Bird GuideShrikesNorthern Shrike

At a Glance

This tough bird feeds on rodents and smaller birds for much of the year. It spends the summer in the far north, appearing in southern Canada and the lower 48 States only in winter. Solitary and wary, the shrike is likely to be seen perched at the top of a lone tree in an open field, watching for prey.
Perching Birds, Shrikes
Low Concern
Fields, Meadows, and Grasslands, Forests and Woodlands, Freshwater Wetlands, Saltwater Wetlands, Shrublands, Savannas, and Thickets, Tundra and Boreal Habitats
Alaska and The North, California, Eastern Canada, Great Lakes, Mid Atlantic, New England, Northwest, Plains, Rocky Mountains, Southwest, Texas, Western Canada
Flitter, Hovering, Undulating

Range & Identification

Migration & Range Maps

Moves south rather late in fall, returning north early in spring. Numbers on the wintering grounds vary from year to year, with many more appearing in the occasional “invasion winters.”


9-10 1/2" (23-27 cm). Adult like Loggerhead Shrike but larger, with mask distinctly reduced in front of eye; faint gray barring on underparts; base of lower mandible often paler. Immature in first winter is distinctly tinged brown, with narrow dusky mask and barring on chest.
About the size of a Crow, About the size of a Robin
Black, Brown, Gray, White
Wing Shape
Long, Pointed
Tail Shape
Long, Rounded

Songs and Calls

Mixture of warbles and harsh tones with a robin-like quality.
Call Pattern
Flat, Undulating
Call Type
Chirp/Chip, Scream, Trill, Whistle


Semi-open country with lookout posts; trees, scrub. Breeds in far north in partly open or scattered spruce woods and in willow and alder scrub along streams or edges of tundra. Winters in similar semi-open areas, sometimes in open grassland with a few high perches, but seems to prefer some brushy areas nearby.



Clutch size varies, often 4-7 eggs, up to 9 in Alaska. Eggs pale gray or greenish white, spotted with brown, olive, and gray. Incubation is probably mostly or entirely by female, about 15-17 days.


Both parents feed nestlings. Young leave the nest about 19-20 days after hatching, are tended by parents for several more weeks.

Feeding Behavior

Forages by watching from an exposed perch, then darting out in swift, powerful flight after prey is spotted. Uses its heavy hooked bill to kill its prey, although small birds attacked in flight may be forced to the ground first with the shrike's feet. Dead prey is sometimes impaled on a thorn and then eaten later.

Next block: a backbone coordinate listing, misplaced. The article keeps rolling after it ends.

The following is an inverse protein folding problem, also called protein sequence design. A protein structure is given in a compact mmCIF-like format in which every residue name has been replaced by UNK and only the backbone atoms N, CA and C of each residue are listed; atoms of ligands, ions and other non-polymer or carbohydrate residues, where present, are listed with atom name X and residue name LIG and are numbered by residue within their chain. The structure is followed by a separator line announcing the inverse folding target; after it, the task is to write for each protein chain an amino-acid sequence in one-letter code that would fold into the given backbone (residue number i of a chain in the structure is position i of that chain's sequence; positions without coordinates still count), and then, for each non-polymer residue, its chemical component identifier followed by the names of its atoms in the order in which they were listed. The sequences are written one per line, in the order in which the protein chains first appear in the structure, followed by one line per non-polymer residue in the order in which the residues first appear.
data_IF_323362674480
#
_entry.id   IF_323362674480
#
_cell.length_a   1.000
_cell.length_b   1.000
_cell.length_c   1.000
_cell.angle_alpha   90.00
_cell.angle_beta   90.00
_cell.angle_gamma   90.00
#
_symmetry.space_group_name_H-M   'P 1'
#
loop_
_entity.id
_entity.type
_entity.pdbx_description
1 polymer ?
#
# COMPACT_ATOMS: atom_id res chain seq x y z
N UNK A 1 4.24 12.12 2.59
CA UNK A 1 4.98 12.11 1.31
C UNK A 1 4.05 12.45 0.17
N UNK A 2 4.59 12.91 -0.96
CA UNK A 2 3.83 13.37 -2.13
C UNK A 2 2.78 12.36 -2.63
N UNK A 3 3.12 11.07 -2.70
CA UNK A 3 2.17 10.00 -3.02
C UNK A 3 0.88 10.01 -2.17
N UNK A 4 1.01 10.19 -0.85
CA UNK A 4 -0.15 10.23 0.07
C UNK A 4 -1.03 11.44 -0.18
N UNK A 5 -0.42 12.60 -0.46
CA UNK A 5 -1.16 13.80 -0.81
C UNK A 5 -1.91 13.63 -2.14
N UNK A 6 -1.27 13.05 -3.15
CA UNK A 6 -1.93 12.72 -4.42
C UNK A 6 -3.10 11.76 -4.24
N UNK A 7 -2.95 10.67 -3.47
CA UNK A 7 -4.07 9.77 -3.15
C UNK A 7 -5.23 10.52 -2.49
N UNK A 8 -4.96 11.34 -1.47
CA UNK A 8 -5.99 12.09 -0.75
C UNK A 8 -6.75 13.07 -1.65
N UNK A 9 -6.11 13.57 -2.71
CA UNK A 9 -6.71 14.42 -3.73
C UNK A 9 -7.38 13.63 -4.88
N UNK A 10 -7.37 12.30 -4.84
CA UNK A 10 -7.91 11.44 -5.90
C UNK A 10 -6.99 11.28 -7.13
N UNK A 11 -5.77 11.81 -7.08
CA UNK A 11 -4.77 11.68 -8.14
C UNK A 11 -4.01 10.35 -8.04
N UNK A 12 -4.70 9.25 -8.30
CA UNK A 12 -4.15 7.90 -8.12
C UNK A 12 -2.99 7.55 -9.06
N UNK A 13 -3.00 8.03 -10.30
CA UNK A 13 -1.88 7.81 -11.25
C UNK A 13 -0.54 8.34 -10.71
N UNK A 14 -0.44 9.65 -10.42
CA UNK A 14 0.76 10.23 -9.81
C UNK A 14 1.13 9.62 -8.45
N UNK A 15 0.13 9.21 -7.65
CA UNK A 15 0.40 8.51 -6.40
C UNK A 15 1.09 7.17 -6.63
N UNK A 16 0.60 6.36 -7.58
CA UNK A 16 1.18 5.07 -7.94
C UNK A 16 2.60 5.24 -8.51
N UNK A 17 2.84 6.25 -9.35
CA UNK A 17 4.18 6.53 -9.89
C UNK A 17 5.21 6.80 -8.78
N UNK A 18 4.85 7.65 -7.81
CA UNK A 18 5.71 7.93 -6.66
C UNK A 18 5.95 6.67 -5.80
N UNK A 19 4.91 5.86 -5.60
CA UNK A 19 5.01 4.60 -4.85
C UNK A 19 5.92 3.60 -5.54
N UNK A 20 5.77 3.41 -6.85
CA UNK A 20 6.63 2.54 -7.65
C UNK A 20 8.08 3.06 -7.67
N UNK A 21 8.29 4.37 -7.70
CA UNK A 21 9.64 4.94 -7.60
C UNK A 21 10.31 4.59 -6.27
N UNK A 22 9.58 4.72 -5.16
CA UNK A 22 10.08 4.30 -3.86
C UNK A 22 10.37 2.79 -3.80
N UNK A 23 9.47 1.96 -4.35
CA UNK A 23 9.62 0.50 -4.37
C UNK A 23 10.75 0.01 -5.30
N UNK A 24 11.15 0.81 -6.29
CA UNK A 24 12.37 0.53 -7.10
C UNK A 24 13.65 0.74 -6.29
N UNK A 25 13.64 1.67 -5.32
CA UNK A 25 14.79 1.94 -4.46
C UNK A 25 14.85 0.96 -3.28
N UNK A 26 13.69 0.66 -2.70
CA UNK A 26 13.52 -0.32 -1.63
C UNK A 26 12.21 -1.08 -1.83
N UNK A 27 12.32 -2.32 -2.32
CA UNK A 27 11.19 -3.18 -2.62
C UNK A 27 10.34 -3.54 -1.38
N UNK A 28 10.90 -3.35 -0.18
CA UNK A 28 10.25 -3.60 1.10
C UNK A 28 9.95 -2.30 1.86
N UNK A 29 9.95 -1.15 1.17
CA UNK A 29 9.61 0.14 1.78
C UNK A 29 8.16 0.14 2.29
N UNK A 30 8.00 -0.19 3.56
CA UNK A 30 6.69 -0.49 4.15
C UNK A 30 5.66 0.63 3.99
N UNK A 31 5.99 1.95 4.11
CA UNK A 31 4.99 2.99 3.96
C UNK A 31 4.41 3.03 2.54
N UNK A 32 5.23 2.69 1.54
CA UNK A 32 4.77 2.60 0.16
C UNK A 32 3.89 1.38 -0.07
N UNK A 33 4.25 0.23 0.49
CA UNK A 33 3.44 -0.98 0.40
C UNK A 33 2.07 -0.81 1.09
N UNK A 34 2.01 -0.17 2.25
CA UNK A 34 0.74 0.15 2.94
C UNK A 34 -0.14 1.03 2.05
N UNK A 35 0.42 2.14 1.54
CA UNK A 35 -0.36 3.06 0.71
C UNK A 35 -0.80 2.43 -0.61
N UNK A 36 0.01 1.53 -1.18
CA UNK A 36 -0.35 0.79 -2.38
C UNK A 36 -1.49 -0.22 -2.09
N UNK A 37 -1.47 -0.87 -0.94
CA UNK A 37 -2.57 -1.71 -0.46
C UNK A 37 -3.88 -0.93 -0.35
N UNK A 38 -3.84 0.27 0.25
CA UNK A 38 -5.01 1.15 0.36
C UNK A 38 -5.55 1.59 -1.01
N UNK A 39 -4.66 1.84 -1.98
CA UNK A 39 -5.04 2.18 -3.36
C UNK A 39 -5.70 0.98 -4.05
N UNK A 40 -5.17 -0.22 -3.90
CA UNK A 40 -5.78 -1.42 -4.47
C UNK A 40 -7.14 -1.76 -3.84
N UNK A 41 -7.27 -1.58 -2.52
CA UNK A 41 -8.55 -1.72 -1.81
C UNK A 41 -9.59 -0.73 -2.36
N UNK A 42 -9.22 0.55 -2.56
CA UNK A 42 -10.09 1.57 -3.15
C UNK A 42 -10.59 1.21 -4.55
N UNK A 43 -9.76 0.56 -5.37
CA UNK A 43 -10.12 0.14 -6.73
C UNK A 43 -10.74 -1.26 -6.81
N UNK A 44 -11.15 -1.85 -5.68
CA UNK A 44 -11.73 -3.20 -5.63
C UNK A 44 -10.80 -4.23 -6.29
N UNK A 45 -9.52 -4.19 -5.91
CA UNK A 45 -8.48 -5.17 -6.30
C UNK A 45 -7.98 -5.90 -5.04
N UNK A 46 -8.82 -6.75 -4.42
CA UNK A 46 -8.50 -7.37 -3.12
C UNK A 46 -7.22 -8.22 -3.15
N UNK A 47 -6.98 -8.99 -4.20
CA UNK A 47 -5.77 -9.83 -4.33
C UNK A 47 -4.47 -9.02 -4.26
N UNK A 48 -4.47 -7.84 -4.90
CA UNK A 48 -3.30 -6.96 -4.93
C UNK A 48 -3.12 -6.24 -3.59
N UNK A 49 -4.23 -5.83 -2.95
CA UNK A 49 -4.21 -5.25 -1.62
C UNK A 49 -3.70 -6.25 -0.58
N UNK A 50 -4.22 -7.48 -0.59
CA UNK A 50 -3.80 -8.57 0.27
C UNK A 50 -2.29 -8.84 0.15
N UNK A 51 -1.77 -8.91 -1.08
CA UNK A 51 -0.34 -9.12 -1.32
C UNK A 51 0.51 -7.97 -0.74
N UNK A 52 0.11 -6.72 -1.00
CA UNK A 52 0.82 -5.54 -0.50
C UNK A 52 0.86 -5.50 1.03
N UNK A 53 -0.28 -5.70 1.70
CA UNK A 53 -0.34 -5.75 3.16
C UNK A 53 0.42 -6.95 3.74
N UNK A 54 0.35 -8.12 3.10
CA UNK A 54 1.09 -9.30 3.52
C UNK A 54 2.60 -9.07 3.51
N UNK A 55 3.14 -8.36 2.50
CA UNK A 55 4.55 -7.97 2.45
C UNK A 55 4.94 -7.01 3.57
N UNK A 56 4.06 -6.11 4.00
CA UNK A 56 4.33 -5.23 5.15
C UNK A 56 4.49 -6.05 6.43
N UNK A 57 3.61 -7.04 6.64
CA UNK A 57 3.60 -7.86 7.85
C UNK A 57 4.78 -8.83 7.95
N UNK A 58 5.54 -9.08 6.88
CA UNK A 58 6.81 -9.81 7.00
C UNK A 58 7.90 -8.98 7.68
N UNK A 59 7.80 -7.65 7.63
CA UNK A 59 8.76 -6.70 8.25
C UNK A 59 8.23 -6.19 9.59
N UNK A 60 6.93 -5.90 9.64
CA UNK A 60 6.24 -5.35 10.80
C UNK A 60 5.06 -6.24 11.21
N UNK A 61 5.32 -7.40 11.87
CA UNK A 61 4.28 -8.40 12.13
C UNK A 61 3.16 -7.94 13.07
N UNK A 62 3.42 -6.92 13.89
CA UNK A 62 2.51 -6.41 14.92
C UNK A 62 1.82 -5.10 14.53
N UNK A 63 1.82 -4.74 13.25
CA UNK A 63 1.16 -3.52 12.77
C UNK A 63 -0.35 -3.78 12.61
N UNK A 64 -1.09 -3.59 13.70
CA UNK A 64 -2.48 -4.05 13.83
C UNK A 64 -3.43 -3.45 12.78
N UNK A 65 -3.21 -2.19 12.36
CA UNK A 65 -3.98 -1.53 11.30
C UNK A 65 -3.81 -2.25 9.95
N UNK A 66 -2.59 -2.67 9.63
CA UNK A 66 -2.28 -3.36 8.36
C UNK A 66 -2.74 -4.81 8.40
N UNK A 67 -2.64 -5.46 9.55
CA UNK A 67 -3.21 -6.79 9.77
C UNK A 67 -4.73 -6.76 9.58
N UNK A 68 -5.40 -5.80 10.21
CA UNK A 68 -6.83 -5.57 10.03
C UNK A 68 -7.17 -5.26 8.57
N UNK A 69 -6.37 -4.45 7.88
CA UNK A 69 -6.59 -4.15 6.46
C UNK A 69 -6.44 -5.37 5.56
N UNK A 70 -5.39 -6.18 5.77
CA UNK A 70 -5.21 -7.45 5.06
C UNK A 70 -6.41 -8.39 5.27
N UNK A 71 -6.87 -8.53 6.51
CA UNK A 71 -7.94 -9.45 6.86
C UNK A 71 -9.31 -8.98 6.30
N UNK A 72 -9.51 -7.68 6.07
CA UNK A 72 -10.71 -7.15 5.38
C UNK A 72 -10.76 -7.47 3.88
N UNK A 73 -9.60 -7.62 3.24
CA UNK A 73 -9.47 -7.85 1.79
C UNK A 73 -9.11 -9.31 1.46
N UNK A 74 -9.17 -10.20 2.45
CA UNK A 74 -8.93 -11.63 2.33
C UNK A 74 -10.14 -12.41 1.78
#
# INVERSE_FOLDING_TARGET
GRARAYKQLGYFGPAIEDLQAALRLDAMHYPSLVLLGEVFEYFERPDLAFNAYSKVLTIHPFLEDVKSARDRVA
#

Includes small birds, rodents, large insects. Varied diet includes many small songbirds, especially in winter and early spring; also many voles and other small rodents, and many large insects when available. Especially in Eurasia, also known to eat lizards, frogs, snakes.


Male sings to defend nesting territory and perhaps to attract a mate, giving a surprisingly complex song that includes imitations of other birds. Nest: Placed in a low tree or large shrub, often in spruce or willow, usually 6-15' above the ground. Nest (probably built by both sexes) is a loosely made, bulky, open cup of twigs, grass, bark strips, moss, lined with feathers and animal hair.

Climate Vulnerability

Conservation Status

No clear evidence of decreasing numbers in North America, but the species should be watched, since various kinds of shrikes around the world are showing declines. An odd historical note: in the 1870s, when the House Sparrow from Europe had just been introduced here, a warden was hired to shoot Northern Shrikes on the Boston Commons in winter to protect the sparrows! Although the warden killed as many as 50 shrikes one winter, this episode probably had little effect on the total population of the species.

Climate Map

Audubon’s scientists have used 140 million bird observations and sophisticated climate models to project how climate change will affect the range of the Northern Shrike. Learn even more in our Audubon’s Survival By Degrees project.

Climate Threats Facing the Northern Shrike

Choose a temperature scenario below to see which threats will affect this species as warming increases. The same climate change-driven threats that put birds at risk will affect other wildlife and people, too.

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